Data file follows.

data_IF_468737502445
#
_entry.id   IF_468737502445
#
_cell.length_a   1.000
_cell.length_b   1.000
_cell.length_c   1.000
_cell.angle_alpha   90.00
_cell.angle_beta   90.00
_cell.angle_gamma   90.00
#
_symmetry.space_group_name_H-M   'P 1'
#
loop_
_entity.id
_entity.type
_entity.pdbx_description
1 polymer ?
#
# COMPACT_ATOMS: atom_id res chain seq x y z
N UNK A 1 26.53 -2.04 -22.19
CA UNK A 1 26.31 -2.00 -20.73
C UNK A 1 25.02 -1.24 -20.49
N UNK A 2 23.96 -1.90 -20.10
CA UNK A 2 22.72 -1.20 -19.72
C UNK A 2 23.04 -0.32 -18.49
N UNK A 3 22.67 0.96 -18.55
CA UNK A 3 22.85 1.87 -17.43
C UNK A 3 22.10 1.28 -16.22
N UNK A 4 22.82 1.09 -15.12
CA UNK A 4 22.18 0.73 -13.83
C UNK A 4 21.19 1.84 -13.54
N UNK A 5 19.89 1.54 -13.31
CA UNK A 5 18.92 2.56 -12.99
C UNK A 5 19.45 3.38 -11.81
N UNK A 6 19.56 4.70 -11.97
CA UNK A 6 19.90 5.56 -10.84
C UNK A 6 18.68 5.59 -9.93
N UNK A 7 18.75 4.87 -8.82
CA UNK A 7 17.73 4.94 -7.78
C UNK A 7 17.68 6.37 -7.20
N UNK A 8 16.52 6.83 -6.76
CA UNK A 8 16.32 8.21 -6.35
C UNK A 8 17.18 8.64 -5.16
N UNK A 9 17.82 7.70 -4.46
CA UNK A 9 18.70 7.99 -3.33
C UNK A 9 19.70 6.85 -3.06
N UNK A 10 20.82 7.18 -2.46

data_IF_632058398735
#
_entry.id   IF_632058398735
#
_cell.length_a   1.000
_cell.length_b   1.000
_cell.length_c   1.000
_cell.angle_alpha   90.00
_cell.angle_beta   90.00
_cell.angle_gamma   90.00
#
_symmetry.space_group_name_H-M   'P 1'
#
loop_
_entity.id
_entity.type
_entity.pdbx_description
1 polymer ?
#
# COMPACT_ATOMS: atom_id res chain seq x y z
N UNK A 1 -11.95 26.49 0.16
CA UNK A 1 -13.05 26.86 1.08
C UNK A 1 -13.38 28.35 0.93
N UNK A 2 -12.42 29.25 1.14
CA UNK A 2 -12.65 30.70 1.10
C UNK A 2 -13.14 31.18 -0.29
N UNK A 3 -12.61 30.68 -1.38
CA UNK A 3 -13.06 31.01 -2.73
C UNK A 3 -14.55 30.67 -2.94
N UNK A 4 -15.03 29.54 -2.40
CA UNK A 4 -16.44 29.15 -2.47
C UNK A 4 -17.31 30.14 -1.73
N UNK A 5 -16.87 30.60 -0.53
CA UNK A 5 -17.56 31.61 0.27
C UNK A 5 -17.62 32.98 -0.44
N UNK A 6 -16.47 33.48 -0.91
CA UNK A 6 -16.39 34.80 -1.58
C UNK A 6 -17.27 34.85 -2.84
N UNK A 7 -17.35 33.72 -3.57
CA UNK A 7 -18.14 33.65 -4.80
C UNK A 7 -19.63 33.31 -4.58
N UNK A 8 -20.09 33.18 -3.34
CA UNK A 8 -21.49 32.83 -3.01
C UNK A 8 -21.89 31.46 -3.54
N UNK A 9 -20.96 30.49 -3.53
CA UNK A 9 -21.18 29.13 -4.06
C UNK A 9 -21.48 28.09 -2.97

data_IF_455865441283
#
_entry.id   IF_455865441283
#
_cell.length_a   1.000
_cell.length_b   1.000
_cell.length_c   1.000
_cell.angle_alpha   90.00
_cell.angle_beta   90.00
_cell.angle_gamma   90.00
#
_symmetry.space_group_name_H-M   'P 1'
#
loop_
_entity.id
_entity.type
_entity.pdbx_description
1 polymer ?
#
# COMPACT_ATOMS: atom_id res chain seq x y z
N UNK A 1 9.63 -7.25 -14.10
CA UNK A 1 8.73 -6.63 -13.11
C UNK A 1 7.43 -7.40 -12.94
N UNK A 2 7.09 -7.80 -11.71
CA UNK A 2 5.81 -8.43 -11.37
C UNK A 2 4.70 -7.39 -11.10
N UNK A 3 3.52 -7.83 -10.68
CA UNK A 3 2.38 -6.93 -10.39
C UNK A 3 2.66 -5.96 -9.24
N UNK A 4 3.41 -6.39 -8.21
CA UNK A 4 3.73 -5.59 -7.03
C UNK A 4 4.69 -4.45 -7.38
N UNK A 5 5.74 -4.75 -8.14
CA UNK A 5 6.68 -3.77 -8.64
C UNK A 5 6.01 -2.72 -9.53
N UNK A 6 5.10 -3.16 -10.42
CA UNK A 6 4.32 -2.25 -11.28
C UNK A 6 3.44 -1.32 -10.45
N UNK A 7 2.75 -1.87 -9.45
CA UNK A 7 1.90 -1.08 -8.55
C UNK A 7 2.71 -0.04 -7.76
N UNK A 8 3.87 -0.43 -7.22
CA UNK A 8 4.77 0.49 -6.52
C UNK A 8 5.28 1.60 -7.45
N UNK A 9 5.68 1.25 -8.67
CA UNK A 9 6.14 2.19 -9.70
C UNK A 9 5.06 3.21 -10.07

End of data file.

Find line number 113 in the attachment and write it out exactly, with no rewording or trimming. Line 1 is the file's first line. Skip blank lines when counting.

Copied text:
1 polymer ?